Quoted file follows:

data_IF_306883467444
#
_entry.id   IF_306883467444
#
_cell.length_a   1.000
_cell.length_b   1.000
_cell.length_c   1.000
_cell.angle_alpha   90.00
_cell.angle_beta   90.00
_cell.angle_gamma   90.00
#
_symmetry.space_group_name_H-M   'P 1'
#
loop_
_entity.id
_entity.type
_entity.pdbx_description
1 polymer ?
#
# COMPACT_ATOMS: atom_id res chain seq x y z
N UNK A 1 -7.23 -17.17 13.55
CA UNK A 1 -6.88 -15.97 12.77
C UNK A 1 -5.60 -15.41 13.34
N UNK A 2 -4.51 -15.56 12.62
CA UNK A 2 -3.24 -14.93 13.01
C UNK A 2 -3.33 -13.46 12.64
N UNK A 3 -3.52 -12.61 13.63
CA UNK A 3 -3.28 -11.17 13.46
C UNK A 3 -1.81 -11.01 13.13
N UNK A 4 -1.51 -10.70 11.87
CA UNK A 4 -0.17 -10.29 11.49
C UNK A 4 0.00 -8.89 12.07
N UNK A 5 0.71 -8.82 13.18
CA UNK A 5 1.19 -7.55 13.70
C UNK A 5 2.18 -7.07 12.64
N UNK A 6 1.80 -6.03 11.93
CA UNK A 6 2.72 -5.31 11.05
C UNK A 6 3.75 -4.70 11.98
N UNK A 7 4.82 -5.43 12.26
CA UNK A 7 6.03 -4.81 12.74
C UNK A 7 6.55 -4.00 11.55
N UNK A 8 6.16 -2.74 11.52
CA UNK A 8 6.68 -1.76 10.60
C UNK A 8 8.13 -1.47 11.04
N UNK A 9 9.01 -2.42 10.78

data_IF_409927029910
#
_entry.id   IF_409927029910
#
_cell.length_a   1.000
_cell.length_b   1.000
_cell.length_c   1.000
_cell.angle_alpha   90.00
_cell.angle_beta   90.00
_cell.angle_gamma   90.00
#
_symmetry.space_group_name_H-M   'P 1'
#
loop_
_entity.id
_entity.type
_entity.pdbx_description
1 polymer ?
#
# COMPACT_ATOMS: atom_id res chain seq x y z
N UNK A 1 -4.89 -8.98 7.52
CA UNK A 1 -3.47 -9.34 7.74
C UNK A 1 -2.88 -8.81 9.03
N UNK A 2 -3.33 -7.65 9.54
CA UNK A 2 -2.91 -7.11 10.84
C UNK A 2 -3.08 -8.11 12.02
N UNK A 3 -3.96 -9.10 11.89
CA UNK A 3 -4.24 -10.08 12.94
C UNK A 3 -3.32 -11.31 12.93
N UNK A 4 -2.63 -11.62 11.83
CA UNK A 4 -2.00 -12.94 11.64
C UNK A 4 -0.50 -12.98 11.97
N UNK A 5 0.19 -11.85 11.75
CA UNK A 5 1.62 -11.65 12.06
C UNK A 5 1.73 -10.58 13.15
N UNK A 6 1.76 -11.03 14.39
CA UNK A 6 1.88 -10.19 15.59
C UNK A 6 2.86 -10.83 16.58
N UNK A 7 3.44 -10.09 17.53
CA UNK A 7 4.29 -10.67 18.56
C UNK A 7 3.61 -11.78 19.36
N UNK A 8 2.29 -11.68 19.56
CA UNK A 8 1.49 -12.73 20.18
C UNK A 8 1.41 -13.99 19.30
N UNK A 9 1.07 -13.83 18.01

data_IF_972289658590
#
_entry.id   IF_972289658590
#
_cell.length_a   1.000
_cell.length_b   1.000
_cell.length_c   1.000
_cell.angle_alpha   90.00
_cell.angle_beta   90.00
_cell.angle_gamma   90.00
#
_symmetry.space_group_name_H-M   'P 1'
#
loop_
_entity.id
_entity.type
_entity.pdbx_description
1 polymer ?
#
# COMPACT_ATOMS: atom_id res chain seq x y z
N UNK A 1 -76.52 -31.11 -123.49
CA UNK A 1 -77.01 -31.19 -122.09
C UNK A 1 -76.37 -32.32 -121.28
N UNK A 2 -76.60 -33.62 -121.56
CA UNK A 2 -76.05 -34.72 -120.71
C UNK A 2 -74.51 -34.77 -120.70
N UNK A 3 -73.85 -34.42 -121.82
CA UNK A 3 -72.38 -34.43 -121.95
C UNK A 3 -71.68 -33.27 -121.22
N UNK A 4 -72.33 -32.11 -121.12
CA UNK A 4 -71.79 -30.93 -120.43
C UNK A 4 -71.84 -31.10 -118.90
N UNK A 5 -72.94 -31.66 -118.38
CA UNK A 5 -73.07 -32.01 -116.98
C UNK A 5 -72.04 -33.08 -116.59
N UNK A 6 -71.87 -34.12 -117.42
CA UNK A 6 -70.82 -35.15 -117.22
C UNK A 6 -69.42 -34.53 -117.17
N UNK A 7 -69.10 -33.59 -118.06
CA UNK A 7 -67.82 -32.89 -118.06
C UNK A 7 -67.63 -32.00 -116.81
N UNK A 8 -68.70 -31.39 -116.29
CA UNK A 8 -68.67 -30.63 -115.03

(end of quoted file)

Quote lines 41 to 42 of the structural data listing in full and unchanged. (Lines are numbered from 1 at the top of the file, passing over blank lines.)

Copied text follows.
C UNK A 7 6.55 -4.00 11.55
N UNK A 8 6.16 -2.74 11.52